The book was fascinating, and I can imagine using many of the neuroscience studies and their insights–as well as Lehrer’s examples–as sermon illustrations for a variety of scriptures.
Women, Food and God: An Unexpected Path to Almost Everything by Geneen Roth, Scribner, 2010, 211 pp.
I don’t even know how to start talking about this book. Geneen Roth is the non-diet expert, who speaks to women of their food issues by telling us it is about issues first and food second. This book is the summary of all of her other works, the one that puts her philosophy and worldview together in one place. As always, it just makes sense to me, even if I am not ready or able to change my life to conform to it entirely.
The basic premise of the book is that women who struggle with their relationship with food are using food to deal with their emotions, either by exercising control through denial or indulgence through regular binges. I find this to be true to my experience–I eat to celebrate, eat to grieve, eat to decompress, eat to be happy, eat to be sad. My relationship with food has far more to do with my emotional life than my body or my belly.
Roth urges us to be present–to listen to our bodies when they ask for food, but to listen to our feelings when they are doing the talking. Food should not be a substitute for our feelings or a suppressant for them. Food should not be a tool to keep the feelings at bay. She writes, “With awareness (the ability to know what you are feeling) and presence (the ability to inhabit a feeling while sensing that which is bigger than the feeling), it is possible to be with what you believe will destroy you without being destroyed.” (92) Further, she instructs her readers to “eat what they want when they’re hungry and feel what they feel when they’re not.” (101)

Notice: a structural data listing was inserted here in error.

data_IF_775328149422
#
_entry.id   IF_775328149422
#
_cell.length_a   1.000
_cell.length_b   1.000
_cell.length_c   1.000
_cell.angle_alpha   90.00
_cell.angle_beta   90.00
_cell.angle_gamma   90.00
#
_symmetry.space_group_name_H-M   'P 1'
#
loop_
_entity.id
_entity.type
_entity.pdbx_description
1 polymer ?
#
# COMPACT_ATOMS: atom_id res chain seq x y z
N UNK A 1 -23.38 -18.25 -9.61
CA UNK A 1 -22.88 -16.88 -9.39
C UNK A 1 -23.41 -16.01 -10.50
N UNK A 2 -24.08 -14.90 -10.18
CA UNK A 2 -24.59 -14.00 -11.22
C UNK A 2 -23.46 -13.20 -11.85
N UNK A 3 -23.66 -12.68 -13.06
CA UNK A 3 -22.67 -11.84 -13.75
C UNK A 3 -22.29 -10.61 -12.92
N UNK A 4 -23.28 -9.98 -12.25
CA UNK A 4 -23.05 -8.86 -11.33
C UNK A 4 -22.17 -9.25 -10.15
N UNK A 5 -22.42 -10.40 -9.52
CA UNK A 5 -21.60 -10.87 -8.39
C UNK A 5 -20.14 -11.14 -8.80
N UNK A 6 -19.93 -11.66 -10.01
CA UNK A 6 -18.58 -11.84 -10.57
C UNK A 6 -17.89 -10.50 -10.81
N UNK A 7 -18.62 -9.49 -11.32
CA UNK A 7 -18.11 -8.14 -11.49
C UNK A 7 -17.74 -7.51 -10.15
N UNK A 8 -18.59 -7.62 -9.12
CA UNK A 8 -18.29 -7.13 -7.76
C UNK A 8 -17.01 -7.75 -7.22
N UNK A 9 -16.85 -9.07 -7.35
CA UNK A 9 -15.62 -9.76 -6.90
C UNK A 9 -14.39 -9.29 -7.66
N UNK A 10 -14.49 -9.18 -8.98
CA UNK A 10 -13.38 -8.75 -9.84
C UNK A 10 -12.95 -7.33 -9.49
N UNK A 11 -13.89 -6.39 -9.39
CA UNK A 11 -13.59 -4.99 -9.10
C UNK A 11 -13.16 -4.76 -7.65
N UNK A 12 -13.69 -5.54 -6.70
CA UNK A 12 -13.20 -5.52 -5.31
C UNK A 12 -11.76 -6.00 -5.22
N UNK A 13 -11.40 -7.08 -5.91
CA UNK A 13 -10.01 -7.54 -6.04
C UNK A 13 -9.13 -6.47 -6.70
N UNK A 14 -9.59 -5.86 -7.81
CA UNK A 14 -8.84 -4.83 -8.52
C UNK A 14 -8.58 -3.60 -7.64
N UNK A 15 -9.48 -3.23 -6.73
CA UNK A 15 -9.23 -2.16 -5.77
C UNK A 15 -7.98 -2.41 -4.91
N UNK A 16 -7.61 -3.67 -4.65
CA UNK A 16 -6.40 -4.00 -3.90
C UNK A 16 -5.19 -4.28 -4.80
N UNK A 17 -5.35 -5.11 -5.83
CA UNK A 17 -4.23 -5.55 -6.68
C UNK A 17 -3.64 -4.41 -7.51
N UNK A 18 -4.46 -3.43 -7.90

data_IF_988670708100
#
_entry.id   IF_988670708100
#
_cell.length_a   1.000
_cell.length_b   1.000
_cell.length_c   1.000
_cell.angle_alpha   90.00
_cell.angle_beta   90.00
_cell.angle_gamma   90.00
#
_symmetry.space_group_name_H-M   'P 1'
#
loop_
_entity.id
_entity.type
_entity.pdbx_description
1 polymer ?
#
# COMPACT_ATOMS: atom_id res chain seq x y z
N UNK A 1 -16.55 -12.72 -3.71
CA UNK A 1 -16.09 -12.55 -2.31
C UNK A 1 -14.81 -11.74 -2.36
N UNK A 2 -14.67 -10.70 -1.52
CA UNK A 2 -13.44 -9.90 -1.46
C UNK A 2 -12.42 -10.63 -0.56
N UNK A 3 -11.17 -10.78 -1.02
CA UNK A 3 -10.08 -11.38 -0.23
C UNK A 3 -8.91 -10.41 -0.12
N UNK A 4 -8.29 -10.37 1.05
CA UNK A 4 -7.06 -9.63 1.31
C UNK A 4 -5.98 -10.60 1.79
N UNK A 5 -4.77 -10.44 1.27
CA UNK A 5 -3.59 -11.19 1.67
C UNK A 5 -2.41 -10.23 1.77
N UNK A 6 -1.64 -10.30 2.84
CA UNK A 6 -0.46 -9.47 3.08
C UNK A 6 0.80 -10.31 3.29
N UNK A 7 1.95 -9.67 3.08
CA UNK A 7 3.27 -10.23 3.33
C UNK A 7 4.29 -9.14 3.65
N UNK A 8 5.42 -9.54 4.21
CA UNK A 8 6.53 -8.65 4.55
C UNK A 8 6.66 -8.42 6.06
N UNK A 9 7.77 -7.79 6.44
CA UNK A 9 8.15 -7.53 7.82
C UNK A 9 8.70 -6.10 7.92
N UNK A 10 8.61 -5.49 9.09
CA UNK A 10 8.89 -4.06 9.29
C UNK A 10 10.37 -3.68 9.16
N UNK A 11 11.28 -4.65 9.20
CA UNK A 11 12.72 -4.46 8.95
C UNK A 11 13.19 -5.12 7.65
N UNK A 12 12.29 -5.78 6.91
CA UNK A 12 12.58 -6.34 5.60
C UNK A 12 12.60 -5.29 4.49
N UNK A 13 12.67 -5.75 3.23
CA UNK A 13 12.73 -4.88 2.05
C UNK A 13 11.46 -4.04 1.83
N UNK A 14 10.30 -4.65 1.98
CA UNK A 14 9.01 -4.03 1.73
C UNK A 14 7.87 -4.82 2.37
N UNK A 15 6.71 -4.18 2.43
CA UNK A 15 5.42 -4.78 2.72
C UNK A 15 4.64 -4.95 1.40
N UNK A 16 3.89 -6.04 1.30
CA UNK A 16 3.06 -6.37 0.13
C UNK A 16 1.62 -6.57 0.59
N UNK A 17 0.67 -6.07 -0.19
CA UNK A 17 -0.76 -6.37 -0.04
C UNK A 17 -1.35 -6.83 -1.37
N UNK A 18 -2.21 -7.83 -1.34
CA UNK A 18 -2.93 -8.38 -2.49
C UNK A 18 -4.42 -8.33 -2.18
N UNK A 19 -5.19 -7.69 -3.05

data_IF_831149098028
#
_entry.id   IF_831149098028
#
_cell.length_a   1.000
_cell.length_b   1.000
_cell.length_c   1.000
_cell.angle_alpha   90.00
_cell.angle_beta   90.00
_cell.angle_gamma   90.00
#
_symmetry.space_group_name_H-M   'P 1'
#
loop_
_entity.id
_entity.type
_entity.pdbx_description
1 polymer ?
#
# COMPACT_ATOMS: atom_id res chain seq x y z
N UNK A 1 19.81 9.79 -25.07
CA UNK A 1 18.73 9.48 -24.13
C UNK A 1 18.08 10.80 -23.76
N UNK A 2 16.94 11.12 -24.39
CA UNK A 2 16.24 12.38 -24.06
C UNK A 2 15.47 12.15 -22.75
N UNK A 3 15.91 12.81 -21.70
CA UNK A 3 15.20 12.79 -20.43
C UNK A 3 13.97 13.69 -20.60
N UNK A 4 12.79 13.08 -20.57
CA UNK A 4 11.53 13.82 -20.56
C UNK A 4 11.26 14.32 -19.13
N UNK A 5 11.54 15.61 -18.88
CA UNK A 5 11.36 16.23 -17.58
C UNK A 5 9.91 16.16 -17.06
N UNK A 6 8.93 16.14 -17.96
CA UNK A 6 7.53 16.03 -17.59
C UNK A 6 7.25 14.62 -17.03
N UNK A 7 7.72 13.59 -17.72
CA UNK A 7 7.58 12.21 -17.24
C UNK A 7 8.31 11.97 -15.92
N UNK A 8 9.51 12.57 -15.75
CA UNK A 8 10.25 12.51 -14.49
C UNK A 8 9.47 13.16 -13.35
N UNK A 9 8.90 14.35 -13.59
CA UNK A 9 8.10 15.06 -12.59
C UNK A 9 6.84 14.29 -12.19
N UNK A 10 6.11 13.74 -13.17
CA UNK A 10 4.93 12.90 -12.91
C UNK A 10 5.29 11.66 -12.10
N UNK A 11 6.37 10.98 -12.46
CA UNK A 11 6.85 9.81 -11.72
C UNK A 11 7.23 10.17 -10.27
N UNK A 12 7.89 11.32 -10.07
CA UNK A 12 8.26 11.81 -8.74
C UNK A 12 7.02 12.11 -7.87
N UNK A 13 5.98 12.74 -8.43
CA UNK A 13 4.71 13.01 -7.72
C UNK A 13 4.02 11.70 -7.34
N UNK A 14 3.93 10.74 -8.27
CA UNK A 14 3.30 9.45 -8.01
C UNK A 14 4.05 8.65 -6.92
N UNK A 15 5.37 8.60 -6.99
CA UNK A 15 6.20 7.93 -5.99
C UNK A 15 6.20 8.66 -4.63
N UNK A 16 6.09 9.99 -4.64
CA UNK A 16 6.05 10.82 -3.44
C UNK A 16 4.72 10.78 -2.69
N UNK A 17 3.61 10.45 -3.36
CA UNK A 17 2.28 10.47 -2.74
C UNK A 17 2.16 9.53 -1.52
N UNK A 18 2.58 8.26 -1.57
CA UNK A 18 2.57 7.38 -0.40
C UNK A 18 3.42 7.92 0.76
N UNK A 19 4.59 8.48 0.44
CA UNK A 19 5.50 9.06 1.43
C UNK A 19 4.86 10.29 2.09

The central part of Roth’s philosophy is summarized in her guidelines for eating. Simple, whole, and reasonable–yet still a challenge for those who struggle against emotional eating. The guidelines include eating when you are hungry, stopping when you are full, sitting in a calm environment, being free from distractions, eating what your body wants, and eating with “enjoyment, gusto and pleasure.” Finally, eat (with the intention of being) in full view of others. Even if change is slow, I try to be mindful of these guidelines and take small steps as I am able.
Roth’s books have been a help to me, and this one has too.